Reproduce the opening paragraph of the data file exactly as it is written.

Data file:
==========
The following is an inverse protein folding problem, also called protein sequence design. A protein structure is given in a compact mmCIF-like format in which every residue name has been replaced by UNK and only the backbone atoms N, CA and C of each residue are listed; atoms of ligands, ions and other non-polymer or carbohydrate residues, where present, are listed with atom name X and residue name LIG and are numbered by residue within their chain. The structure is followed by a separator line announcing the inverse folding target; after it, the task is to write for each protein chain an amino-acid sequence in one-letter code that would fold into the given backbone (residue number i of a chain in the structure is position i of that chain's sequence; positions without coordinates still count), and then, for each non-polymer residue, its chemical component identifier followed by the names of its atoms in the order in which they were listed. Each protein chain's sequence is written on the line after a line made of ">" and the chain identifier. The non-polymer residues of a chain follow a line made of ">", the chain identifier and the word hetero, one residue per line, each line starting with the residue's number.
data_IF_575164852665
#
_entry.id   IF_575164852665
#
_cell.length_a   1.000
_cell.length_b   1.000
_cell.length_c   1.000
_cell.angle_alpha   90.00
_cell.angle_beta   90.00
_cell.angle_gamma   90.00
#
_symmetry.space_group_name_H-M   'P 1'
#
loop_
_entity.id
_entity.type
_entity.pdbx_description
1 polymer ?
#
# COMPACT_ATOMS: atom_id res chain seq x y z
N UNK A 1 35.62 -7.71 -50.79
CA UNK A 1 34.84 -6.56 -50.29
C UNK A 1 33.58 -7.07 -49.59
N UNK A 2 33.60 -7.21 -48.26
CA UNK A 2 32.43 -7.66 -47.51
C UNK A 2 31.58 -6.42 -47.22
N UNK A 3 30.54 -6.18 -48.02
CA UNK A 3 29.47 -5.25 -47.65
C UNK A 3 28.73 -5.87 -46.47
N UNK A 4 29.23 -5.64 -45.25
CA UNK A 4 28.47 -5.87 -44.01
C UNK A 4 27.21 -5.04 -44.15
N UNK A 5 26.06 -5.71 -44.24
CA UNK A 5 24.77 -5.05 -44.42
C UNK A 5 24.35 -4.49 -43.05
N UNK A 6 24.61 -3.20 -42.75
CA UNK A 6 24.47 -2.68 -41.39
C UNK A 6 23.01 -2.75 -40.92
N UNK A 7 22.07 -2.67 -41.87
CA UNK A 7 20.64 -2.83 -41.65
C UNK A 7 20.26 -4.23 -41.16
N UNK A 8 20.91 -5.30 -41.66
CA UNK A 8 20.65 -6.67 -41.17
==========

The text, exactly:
The following is an inverse protein folding problem, also called protein sequence design. A protein structure is given in a compact mmCIF-like format in which every residue name has been replaced by UNK and only the backbone atoms N, CA and C of each residue are listed; atoms of ligands, ions and other non-polymer or carbohydrate residues, where present, are listed with atom name X and residue name LIG and are numbered by residue within their chain. The structure is followed by a separator line announcing the inverse folding target; after it, the task is to write for each protein chain an amino-acid sequence in one-letter code that would fold into the given backbone (residue number i of a chain in the structure is position i of that chain's sequence; positions without coordinates still count), and then, for each non-polymer residue, its chemical component identifier followed by the names of its atoms in the order in which they were listed. Each protein chain's sequence is written on the line after a line made of ">" and the chain identifier. The non-polymer residues of a chain follow a line made of ">", the chain identifier and the word hetero, one residue per line, each line starting with the residue's number.